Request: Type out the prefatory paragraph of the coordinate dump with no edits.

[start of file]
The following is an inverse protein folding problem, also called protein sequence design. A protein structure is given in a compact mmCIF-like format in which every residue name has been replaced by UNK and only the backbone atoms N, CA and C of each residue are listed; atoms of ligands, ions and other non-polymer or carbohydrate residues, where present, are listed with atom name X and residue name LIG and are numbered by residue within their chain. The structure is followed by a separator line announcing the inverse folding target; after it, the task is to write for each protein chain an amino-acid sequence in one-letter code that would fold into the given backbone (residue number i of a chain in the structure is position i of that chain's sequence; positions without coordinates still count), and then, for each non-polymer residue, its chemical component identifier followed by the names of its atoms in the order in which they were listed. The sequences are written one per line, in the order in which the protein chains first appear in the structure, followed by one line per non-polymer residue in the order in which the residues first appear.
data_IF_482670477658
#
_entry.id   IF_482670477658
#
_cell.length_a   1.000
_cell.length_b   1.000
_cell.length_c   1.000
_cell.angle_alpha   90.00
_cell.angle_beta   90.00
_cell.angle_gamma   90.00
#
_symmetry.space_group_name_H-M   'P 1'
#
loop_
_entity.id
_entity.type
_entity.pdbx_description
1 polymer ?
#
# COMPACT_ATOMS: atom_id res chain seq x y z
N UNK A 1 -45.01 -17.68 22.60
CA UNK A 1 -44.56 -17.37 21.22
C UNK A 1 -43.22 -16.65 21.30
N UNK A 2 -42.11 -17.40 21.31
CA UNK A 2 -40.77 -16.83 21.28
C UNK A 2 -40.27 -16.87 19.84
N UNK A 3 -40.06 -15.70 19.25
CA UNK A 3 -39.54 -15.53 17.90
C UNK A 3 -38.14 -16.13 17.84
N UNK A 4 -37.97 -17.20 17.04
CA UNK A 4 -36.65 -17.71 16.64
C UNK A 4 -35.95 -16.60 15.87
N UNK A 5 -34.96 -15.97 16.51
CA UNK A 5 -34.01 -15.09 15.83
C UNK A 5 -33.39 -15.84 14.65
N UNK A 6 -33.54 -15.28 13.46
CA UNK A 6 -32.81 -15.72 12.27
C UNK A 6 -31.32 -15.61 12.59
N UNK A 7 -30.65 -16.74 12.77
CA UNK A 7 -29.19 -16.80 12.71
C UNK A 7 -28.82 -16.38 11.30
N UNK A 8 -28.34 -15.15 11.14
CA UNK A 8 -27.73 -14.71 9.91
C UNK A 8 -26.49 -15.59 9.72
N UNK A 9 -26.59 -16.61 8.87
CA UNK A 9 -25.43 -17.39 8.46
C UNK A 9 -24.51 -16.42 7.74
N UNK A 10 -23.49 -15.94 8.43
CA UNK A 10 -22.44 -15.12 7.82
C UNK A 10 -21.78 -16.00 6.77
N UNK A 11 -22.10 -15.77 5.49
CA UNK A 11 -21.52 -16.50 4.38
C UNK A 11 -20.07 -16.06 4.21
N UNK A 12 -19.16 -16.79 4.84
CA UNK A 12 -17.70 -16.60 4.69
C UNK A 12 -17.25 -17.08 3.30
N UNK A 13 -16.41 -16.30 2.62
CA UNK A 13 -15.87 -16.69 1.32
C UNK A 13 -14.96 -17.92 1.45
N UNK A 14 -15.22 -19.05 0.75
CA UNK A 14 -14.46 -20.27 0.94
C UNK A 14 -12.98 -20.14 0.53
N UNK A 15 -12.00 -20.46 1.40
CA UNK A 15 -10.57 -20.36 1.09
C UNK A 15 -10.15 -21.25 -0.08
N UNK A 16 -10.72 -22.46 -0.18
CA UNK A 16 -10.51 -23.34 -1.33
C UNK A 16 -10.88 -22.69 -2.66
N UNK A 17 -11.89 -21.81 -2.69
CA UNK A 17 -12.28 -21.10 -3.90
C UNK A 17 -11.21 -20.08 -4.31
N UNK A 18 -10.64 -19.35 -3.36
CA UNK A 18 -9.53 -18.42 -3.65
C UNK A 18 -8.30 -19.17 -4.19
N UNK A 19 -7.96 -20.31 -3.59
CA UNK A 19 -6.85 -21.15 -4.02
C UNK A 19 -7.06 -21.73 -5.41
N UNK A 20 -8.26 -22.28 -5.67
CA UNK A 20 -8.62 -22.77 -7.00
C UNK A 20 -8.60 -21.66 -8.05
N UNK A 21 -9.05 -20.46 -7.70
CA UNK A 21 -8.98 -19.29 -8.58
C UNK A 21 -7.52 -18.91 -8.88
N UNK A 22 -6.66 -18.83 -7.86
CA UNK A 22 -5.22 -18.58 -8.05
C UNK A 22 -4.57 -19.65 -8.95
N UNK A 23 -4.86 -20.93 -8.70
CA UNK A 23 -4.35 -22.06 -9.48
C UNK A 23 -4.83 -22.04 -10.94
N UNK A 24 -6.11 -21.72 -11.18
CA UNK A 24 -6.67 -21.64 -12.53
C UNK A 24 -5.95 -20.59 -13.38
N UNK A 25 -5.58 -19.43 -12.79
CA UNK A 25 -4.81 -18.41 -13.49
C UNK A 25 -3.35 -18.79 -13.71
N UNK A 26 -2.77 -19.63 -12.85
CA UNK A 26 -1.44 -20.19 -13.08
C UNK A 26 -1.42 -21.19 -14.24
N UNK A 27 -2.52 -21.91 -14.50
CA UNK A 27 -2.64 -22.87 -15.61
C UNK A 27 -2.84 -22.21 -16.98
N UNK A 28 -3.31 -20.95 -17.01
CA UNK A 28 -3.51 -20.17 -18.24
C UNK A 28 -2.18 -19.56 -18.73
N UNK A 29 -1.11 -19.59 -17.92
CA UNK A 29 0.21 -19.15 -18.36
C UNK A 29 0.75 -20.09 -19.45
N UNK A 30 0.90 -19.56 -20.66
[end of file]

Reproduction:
The following is an inverse protein folding problem, also called protein sequence design. A protein structure is given in a compact mmCIF-like format in which every residue name has been replaced by UNK and only the backbone atoms N, CA and C of each residue are listed; atoms of ligands, ions and other non-polymer or carbohydrate residues, where present, are listed with atom name X and residue name LIG and are numbered by residue within their chain. The structure is followed by a separator line announcing the inverse folding target; after it, the task is to write for each protein chain an amino-acid sequence in one-letter code that would fold into the given backbone (residue number i of a chain in the structure is position i of that chain's sequence; positions without coordinates still count), and then, for each non-polymer residue, its chemical component identifier followed by the names of its atoms in the order in which they were listed. The sequences are written one per line, in the order in which the protein chains first appear in the structure, followed by one line per non-polymer residue in the order in which the residues first appear.